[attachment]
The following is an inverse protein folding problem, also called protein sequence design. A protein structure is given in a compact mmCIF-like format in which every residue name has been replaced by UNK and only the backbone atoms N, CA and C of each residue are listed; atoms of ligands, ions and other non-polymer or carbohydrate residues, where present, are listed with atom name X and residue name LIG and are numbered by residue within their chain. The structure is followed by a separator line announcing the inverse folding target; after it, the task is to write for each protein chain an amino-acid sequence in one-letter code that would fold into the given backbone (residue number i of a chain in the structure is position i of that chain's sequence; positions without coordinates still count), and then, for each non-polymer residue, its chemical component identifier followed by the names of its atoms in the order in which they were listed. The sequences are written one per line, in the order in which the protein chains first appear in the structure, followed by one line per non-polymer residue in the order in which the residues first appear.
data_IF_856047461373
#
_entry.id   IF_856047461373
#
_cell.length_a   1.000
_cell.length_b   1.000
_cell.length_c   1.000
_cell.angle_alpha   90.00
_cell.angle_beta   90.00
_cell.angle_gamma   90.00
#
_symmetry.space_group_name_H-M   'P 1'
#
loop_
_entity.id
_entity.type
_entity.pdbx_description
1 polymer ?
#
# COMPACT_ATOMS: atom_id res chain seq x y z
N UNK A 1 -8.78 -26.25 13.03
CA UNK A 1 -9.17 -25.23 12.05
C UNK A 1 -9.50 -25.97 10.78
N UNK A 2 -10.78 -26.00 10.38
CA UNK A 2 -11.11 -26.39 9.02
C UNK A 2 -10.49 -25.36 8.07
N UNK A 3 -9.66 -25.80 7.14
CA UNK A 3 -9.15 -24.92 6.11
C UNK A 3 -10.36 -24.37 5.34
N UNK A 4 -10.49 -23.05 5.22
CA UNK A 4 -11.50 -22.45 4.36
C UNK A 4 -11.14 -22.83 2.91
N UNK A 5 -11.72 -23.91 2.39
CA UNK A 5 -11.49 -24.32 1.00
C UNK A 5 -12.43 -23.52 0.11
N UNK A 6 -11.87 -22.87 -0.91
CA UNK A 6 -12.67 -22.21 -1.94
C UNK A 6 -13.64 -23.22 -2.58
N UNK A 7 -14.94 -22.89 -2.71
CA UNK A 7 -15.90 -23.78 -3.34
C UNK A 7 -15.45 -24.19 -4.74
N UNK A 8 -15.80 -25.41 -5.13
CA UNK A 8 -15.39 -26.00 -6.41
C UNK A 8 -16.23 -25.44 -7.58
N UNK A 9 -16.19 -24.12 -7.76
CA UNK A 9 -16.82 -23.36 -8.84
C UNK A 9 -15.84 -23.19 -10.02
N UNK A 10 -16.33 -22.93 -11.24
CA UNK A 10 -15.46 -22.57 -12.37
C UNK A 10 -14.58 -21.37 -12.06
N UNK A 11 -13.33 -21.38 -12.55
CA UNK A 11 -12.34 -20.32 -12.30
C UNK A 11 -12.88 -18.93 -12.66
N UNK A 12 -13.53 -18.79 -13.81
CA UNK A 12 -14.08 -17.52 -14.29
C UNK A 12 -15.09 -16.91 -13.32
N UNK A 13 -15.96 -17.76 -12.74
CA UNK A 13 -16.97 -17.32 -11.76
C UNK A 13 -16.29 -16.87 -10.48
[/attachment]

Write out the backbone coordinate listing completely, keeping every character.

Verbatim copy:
The following is an inverse protein folding problem, also called protein sequence design. A protein structure is given in a compact mmCIF-like format in which every residue name has been replaced by UNK and only the backbone atoms N, CA and C of each residue are listed; atoms of ligands, ions and other non-polymer or carbohydrate residues, where present, are listed with atom name X and residue name LIG and are numbered by residue within their chain. The structure is followed by a separator line announcing the inverse folding target; after it, the task is to write for each protein chain an amino-acid sequence in one-letter code that would fold into the given backbone (residue number i of a chain in the structure is position i of that chain's sequence; positions without coordinates still count), and then, for each non-polymer residue, its chemical component identifier followed by the names of its atoms in the order in which they were listed. The sequences are written one per line, in the order in which the protein chains first appear in the structure, followed by one line per non-polymer residue in the order in which the residues first appear.
data_IF_856047461373
#
_entry.id   IF_856047461373
#
_cell.length_a   1.000
_cell.length_b   1.000
_cell.length_c   1.000
_cell.angle_alpha   90.00
_cell.angle_beta   90.00
_cell.angle_gamma   90.00
#
_symmetry.space_group_name_H-M   'P 1'
#
loop_
_entity.id
_entity.type
_entity.pdbx_description
1 polymer ?
#
# COMPACT_ATOMS: atom_id res chain seq x y z
N UNK A 1 -8.78 -26.25 13.03
CA UNK A 1 -9.17 -25.23 12.05
C UNK A 1 -9.50 -25.97 10.78
N UNK A 2 -10.78 -26.00 10.38
CA UNK A 2 -11.11 -26.39 9.02
C UNK A 2 -10.49 -25.36 8.07
N UNK A 3 -9.66 -25.80 7.14
CA UNK A 3 -9.15 -24.92 6.11
C UNK A 3 -10.36 -24.37 5.34
N UNK A 4 -10.49 -23.05 5.22
CA UNK A 4 -11.50 -22.45 4.36
C UNK A 4 -11.14 -22.83 2.91
N UNK A 5 -11.72 -23.91 2.39
CA UNK A 5 -11.49 -24.32 1.00
C UNK A 5 -12.43 -23.52 0.11
N UNK A 6 -11.87 -22.87 -0.91
CA UNK A 6 -12.67 -22.21 -1.94
C UNK A 6 -13.64 -23.22 -2.58
N UNK A 7 -14.94 -22.89 -2.71
CA UNK A 7 -15.90 -23.78 -3.34
C UNK A 7 -15.45 -24.19 -4.74
N UNK A 8 -15.80 -25.41 -5.13
CA UNK A 8 -15.39 -26.00 -6.41
C UNK A 8 -16.23 -25.44 -7.58
N UNK A 9 -16.19 -24.12 -7.76
CA UNK A 9 -16.82 -23.36 -8.84
C UNK A 9 -15.84 -23.19 -10.02
N UNK A 10 -16.33 -22.93 -11.24
CA UNK A 10 -15.46 -22.57 -12.37
C UNK A 10 -14.58 -21.37 -12.06
N UNK A 11 -13.33 -21.38 -12.55
CA UNK A 11 -12.34 -20.32 -12.30
C UNK A 11 -12.88 -18.93 -12.66
N UNK A 12 -13.53 -18.79 -13.81
CA UNK A 12 -14.08 -17.52 -14.29
C UNK A 12 -15.09 -16.91 -13.32
N UNK A 13 -15.96 -17.76 -12.74
CA UNK A 13 -16.97 -17.32 -11.76
C UNK A 13 -16.29 -16.87 -10.48